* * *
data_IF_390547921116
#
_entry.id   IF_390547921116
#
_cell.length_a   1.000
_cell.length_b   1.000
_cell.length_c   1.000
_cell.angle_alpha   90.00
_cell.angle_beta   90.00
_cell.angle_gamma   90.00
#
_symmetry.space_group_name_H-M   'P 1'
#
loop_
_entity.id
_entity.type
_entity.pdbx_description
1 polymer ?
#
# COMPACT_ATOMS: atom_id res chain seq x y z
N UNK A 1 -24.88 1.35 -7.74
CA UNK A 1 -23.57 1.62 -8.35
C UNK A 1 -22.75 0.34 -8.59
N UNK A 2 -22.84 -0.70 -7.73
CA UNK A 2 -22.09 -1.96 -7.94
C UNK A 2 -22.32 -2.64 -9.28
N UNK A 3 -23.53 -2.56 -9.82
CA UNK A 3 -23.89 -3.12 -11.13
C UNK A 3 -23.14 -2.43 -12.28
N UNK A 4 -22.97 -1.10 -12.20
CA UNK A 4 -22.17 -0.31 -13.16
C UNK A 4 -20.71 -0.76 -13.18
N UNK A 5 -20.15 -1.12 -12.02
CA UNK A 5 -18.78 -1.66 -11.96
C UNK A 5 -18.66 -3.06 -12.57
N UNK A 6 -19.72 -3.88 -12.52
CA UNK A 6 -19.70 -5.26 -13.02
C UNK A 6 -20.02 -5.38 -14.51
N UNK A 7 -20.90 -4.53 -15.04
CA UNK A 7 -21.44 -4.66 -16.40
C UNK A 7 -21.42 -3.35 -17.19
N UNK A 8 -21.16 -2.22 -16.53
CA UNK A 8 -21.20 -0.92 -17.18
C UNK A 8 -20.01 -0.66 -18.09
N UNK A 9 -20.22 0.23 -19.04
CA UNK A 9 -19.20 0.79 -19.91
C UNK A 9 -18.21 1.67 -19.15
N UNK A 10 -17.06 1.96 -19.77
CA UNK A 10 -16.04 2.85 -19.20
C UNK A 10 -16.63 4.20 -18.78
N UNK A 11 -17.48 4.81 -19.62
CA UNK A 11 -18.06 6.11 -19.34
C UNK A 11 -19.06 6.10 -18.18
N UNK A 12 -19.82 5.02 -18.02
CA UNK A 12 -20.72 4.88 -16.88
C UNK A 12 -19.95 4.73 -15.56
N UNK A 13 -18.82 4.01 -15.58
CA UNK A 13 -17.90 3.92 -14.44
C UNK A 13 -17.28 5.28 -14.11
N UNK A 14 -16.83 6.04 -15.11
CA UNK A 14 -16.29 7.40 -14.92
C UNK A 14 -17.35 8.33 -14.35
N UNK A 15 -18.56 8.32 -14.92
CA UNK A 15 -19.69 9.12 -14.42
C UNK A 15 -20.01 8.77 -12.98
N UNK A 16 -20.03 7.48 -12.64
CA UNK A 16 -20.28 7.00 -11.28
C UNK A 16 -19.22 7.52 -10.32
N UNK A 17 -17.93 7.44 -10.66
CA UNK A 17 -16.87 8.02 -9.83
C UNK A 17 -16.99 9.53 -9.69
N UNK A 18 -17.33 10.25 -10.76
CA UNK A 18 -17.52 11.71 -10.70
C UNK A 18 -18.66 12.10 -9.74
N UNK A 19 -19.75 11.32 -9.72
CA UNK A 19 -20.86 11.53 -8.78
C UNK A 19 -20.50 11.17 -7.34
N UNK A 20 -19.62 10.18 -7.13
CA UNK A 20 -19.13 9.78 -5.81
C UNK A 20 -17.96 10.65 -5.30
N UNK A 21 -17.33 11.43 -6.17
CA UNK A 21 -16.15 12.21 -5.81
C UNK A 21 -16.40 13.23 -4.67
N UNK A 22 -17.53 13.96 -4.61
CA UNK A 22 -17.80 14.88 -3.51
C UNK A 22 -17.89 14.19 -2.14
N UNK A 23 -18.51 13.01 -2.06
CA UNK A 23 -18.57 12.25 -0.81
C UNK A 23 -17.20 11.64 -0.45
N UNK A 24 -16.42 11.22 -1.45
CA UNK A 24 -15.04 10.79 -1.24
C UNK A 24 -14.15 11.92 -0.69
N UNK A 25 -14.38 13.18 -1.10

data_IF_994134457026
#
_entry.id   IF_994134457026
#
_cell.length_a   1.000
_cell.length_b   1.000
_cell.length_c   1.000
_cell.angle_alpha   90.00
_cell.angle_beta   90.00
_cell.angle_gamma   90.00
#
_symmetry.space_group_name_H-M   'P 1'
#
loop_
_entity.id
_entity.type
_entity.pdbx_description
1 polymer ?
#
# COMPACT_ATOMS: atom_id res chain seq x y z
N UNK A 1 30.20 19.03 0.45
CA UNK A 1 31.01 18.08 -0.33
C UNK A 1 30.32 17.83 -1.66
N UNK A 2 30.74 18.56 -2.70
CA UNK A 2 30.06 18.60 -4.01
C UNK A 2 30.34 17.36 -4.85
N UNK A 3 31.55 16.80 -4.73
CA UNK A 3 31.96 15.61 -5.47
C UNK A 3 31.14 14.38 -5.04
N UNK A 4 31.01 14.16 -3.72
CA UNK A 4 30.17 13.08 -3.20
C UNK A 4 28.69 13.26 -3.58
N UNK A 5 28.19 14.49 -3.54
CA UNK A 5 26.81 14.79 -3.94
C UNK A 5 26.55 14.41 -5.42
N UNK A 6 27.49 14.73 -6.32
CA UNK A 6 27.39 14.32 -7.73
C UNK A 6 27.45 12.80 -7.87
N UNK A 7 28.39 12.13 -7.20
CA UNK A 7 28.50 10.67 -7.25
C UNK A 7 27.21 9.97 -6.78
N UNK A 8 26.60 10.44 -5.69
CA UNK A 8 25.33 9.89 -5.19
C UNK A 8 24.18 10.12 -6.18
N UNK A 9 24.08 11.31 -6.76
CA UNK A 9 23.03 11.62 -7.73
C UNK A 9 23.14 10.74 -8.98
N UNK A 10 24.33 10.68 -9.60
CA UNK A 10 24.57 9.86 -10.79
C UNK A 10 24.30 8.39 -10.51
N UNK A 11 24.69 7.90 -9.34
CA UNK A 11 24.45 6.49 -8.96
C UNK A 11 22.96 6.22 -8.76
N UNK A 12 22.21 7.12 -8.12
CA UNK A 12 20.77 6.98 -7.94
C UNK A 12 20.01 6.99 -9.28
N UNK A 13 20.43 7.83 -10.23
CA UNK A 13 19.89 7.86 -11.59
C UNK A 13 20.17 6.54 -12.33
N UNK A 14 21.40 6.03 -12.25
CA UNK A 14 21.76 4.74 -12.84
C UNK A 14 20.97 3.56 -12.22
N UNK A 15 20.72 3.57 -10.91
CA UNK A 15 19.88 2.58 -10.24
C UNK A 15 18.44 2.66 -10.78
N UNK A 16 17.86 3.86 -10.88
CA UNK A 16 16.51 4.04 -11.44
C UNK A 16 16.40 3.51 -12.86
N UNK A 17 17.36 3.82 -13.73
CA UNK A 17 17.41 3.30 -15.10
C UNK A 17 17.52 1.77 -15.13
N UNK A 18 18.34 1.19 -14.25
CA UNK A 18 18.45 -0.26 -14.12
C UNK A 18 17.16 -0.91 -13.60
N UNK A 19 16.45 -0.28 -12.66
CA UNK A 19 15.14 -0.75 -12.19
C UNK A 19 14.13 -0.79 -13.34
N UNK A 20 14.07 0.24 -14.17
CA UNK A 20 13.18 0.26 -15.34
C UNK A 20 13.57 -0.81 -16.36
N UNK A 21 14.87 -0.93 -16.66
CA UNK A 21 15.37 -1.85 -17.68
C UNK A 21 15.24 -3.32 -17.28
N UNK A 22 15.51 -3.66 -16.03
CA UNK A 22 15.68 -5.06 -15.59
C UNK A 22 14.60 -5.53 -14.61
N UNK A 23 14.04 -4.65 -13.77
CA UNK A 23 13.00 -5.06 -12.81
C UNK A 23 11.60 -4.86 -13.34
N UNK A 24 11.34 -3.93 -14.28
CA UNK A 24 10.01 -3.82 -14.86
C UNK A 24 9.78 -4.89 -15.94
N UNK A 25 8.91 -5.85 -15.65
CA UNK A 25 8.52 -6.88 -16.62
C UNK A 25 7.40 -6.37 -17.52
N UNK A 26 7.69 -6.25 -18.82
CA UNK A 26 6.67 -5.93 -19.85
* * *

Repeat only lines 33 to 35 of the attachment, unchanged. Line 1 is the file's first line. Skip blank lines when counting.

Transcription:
N UNK A 5 -20.15 -1.12 -12.02
CA UNK A 5 -18.78 -1.66 -11.96
C UNK A 5 -18.66 -3.06 -12.57